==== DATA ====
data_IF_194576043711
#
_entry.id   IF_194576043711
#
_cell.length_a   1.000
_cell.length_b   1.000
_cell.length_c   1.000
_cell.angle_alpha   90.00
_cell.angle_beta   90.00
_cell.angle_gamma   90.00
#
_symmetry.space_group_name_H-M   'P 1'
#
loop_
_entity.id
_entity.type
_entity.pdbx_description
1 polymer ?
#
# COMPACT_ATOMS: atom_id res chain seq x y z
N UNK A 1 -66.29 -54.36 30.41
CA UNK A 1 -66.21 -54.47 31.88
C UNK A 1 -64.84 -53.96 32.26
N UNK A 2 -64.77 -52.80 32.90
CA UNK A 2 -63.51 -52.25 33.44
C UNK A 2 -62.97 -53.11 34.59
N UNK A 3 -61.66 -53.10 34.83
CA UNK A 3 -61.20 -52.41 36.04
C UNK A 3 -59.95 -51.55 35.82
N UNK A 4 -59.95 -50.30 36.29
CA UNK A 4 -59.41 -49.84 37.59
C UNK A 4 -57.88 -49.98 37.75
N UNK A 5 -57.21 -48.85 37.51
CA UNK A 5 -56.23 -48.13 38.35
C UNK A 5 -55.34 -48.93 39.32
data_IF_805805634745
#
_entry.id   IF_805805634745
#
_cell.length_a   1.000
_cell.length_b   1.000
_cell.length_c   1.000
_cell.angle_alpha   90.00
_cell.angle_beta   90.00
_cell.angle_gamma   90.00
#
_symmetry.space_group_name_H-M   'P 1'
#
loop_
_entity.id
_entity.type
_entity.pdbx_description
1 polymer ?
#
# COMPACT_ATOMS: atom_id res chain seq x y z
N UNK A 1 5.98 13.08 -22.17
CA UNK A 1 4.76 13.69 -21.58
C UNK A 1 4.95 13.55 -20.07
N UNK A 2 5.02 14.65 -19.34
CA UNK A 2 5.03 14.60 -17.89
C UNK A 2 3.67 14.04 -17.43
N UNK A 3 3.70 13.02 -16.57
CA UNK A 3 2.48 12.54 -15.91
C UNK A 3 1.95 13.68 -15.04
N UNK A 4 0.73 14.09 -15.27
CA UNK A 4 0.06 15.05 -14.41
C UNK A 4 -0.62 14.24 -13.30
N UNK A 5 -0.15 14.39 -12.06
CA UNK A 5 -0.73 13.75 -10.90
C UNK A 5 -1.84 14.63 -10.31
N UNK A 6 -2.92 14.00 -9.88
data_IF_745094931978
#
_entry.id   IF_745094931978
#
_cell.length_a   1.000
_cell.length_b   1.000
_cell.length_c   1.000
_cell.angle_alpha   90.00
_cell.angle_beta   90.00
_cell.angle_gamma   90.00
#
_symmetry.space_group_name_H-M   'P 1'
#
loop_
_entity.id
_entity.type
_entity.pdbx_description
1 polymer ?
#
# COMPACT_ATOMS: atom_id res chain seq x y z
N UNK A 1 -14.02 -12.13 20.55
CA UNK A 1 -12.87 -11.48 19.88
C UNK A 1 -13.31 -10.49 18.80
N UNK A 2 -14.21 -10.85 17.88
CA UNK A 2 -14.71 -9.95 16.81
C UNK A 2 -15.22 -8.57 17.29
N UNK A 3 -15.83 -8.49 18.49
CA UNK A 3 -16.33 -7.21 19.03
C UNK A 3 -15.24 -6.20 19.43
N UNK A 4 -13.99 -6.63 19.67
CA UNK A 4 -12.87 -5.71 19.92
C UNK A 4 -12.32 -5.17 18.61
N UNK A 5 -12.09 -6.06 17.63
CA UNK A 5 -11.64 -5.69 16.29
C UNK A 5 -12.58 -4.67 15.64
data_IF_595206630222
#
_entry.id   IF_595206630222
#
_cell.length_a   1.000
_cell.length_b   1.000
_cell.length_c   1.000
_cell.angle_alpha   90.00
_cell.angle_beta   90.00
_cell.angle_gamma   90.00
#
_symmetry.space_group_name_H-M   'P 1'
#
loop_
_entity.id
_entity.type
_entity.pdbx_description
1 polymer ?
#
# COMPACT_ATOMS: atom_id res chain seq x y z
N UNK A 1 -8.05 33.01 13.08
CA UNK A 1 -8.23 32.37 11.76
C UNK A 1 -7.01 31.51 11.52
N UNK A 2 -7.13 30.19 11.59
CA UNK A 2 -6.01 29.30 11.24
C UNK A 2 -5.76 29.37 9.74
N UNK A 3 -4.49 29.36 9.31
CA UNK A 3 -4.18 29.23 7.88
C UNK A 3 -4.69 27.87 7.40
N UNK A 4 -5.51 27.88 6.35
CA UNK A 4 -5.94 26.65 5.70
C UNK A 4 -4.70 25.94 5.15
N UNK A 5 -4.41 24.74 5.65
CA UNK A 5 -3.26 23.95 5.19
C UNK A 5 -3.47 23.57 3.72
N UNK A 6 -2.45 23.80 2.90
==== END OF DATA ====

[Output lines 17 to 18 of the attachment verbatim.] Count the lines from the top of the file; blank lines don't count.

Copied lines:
_entity.pdbx_description
1 polymer ?